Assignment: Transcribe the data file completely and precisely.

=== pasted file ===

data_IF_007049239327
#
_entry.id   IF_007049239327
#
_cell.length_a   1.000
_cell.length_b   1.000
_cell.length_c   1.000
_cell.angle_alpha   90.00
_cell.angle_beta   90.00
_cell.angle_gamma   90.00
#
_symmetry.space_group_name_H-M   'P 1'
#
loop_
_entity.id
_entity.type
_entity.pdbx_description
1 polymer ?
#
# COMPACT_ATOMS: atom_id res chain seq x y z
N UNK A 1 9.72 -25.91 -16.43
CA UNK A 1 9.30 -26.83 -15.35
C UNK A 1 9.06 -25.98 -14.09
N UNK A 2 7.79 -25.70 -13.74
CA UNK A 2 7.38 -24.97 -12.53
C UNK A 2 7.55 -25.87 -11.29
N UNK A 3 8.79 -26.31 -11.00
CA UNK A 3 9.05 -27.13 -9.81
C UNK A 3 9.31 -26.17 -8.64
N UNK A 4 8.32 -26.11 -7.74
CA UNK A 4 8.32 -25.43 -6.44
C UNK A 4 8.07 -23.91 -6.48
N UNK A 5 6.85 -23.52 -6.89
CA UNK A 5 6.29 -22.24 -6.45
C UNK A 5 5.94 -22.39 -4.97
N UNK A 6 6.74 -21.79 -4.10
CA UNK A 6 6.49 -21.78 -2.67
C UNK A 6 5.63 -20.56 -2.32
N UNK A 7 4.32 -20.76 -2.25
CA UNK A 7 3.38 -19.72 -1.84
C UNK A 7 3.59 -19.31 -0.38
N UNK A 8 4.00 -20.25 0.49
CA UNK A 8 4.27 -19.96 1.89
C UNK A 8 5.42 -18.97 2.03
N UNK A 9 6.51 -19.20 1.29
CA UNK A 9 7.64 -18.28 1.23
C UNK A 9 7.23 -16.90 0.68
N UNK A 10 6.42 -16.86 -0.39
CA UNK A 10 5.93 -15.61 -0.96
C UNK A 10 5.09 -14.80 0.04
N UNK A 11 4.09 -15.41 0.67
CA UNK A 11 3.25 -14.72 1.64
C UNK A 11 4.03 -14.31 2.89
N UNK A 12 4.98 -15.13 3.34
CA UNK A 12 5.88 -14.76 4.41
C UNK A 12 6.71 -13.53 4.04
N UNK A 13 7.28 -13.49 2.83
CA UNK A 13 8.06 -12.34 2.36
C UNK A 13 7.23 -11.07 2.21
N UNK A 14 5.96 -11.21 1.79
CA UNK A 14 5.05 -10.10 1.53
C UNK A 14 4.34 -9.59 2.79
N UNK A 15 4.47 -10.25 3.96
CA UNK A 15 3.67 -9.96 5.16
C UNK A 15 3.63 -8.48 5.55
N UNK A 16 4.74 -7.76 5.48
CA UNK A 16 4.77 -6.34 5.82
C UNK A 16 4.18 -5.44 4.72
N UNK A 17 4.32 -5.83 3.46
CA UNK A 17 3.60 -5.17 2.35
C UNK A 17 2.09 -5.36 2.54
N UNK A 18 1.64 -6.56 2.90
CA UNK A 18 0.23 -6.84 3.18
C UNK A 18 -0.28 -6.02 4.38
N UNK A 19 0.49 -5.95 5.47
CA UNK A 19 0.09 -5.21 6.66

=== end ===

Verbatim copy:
data_IF_007049239327
#
_entry.id   IF_007049239327
#
_cell.length_a   1.000
_cell.length_b   1.000
_cell.length_c   1.000
_cell.angle_alpha   90.00
_cell.angle_beta   90.00
_cell.angle_gamma   90.00
#
_symmetry.space_group_name_H-M   'P 1'
#
loop_
_entity.id
_entity.type
_entity.pdbx_description
1 polymer ?
#
# COMPACT_ATOMS: atom_id res chain seq x y z
N UNK A 1 9.72 -25.91 -16.43
CA UNK A 1 9.30 -26.83 -15.35
C UNK A 1 9.06 -25.98 -14.09
N UNK A 2 7.79 -25.70 -13.74
CA UNK A 2 7.38 -24.97 -12.53
C UNK A 2 7.55 -25.87 -11.29
N UNK A 3 8.79 -26.31 -11.00
CA UNK A 3 9.05 -27.13 -9.81
C UNK A 3 9.31 -26.17 -8.64
N UNK A 4 8.32 -26.11 -7.74
CA UNK A 4 8.32 -25.43 -6.44
C UNK A 4 8.07 -23.91 -6.48
N UNK A 5 6.85 -23.52 -6.89
CA UNK A 5 6.29 -22.24 -6.45
C UNK A 5 5.94 -22.39 -4.97
N UNK A 6 6.74 -21.79 -4.10
CA UNK A 6 6.49 -21.78 -2.67
C UNK A 6 5.63 -20.56 -2.32
N UNK A 7 4.32 -20.76 -2.25
CA UNK A 7 3.38 -19.72 -1.84
C UNK A 7 3.59 -19.31 -0.38
N UNK A 8 4.00 -20.25 0.49
CA UNK A 8 4.27 -19.96 1.89
C UNK A 8 5.42 -18.97 2.03
N UNK A 9 6.51 -19.20 1.29
CA UNK A 9 7.64 -18.28 1.23
C UNK A 9 7.23 -16.90 0.68
N UNK A 10 6.42 -16.86 -0.39
CA UNK A 10 5.93 -15.61 -0.96
C UNK A 10 5.09 -14.80 0.04
N UNK A 11 4.09 -15.41 0.67
CA UNK A 11 3.25 -14.72 1.64
C UNK A 11 4.03 -14.31 2.89
N UNK A 12 4.98 -15.13 3.34
CA UNK A 12 5.88 -14.76 4.41
C UNK A 12 6.71 -13.53 4.04
N UNK A 13 7.28 -13.49 2.83
CA UNK A 13 8.06 -12.34 2.36
C UNK A 13 7.23 -11.07 2.21
N UNK A 14 5.96 -11.21 1.79
CA UNK A 14 5.05 -10.10 1.53
C UNK A 14 4.34 -9.59 2.79
N UNK A 15 4.47 -10.25 3.96
CA UNK A 15 3.67 -9.96 5.16
C UNK A 15 3.63 -8.48 5.55
N UNK A 16 4.74 -7.76 5.48
CA UNK A 16 4.77 -6.34 5.82
C UNK A 16 4.18 -5.44 4.72
N UNK A 17 4.32 -5.83 3.46
CA UNK A 17 3.60 -5.17 2.35
C UNK A 17 2.09 -5.36 2.54
N UNK A 18 1.64 -6.56 2.90
CA UNK A 18 0.23 -6.84 3.18
C UNK A 18 -0.28 -6.02 4.38
N UNK A 19 0.49 -5.95 5.47
CA UNK A 19 0.09 -5.21 6.66